So what? I’m a little obsessed with pigeons. I’m not sure when it started exactly, but at some point I realized I couldn’t keep my eyes off of them.
I take photos of them whenever I get the chance: making patterns in the sky as they play in the wind; huddling on telephone lines; bathing in the dirty water that pools on the side of the road. I think it’s fascinating to see how they survive alongside us, in all of our filthy urban glory.
Thing is – I don’t know that much about pigeons. And when I asked my colleagues, they didn’t know much either. Many called them rats with wings. One questioned whether they’re even real birds. Many think they’re dirty or diseased. One thought they might be edible. One thought they were smart.
With those ideas in mind, I went to find somebody who really knows about pigeons. And I found Elizabeth Young, the founding director of MickaCoo for Pigeons & Doves.
She started the rescue center back in 2007. She was volunteering with San Francisco’s city animal shelter at the time, and she saw that pigeons were dropped off, but never adopted, meaning they were often euthanized. So she set out to find people to take the birds in.
Young brought one of these rescues as a surprise guest to our meeting in San Francisco’s Dolores Park: Mr. Margaret. The bird looked like an elegant, portly version of a white dove, but technically he is a king pigeon.
“Bred for meat,” said Young. “Sold as squab.”
Mr. Margaret somehow escaped the butcher and was found wandering around Golden Gate Park.
Over the years, Young developed a network of volunteers to help her find foster homes for the birds she rescues or to get them permanently adopted. And I should point out, the adoptable pigeons are ones like Mr. Margaret: totally domesticated. The ones we see out in the street? Those are called feral pigeons.
“So there are 300 wild species of pigeons and doves all over the world,” said Young. “The feral pigeons are descendants from rock pigeons that were brought over in the 1600s from Europe and the Middle East and North Africa where they're native.”
Over time, some of these got away or were released, resulting in the breed that we now know as our city pigeon. And city pigeons are pretty much the same no matter what city you’re in, whether it’s Chicago, New York, San Francisco or elsewhere.
“They are all here because of us,” said Young.
Our fault. And in her mind, our responsibility. So that’s why Young is pretty frustrated by all the negative myths out there about them. Like the one about them being dirty.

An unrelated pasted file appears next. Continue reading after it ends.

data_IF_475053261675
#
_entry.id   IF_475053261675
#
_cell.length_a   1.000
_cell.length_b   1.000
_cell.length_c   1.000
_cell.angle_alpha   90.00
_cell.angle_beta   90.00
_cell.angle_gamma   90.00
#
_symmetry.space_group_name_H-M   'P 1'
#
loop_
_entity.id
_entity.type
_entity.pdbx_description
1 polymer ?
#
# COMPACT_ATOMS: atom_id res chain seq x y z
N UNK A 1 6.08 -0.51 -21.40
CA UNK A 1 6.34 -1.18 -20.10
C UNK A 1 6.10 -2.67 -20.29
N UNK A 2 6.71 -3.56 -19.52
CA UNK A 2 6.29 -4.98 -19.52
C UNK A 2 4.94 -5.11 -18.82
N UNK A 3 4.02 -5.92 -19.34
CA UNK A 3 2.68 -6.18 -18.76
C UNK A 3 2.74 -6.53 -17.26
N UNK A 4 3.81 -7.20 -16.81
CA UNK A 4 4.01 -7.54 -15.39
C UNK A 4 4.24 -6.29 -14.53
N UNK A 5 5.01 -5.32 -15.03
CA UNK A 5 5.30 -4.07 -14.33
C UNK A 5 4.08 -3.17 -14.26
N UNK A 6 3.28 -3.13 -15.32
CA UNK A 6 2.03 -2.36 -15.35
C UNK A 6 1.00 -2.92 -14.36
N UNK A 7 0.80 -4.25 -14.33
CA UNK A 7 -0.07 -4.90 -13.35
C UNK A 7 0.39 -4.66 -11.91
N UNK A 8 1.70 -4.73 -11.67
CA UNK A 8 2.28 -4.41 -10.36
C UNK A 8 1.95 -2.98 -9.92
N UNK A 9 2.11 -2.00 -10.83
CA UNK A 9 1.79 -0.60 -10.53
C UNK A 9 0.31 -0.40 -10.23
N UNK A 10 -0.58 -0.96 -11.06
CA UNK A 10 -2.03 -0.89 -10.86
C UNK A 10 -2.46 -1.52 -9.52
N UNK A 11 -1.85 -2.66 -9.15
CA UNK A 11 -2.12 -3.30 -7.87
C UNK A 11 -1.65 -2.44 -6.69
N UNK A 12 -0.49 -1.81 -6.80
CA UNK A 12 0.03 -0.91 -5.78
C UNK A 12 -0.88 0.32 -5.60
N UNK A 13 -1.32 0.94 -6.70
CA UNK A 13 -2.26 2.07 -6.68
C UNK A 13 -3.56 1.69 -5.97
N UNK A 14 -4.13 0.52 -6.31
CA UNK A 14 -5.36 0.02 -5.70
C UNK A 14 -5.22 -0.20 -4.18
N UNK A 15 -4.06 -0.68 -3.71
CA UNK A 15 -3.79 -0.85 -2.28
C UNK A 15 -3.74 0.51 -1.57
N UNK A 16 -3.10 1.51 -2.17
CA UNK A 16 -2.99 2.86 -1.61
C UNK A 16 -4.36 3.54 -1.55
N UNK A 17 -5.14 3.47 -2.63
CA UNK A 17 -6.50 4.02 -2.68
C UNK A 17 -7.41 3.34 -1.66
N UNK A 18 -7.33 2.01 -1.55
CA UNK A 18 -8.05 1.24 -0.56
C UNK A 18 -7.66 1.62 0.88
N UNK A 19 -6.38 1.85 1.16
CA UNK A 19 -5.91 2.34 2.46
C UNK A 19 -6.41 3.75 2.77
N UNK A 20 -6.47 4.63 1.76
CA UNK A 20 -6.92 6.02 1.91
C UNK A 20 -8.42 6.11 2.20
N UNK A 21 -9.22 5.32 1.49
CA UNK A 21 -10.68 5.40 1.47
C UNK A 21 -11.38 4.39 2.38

“Pigeons love to be clean,” she said. “Pigeons are crazy about bathing. They are very meticulous about their hygiene. So if you see a dirty pigeon, it's because they are living in a dirty environment.”
Then there’s the idea that they spread disease.
“That’s a big myth,” she said. “Pigeons have amazing immune systems. They’re actually really resistant to avian flu. They are also resistant to West Nile virus. So they’re not a health risk. We are much more of a danger to their health then they are to ours.”
I asked her about why many have missing feet.
“We call it string foot,” she said. “So when pigeons make nests in the wild, they do it with twigs. In cities, they don’t have twigs, so they use what they find, which is string, wire, human hair, all kinds of things. So what you are seeing is not a disease at all. Thats constriction.”
But she says the idea that pigeons are smart? That one’s true.
“They are very smart,” she said. “Pigeons have been rated up at the top for animal intelligence. They self-recognize in mirrors, which is something children can’t do until a certain age. They recognize human faces and remember them. They can abstract those human faces from a photo to an actual person, which is a concept most animals can’t process.”
And then she told me something I had never heard before.
They mate for life, and they are totally devoted to their mate and their young,” she said. “If you want to brag on family values, pigeons have unbelieveable family values. They are very deliberate, and they choose a mate, and they stick together through thick and thin. I’ve worked now directly with almost 600 pigeons or doves. And in these past six years, I’ve seen, I think, two divorces.”
They’re monogamous too? The more I heard about the pigeon, the more I fell in love with this humble little bird!
Young handed over Mr. Margaret. She told me to cradle him in one arm and hold him tight up against my chest. Pigeons like the security. He cooed and eventually settled in.
“I think if our world was nice to a creature as common and humble as a pigeon,” said Young, “I think it would trickle up compassion.”
In that way, the city pigeon isn’t so different from the city person.
Maybe if we take the time to appreciate it – to recognize its struggle and its beauty – we'll find something more in ourselves.
To learn more about the MickaCoo Pigeon and Dove Rescue, click here.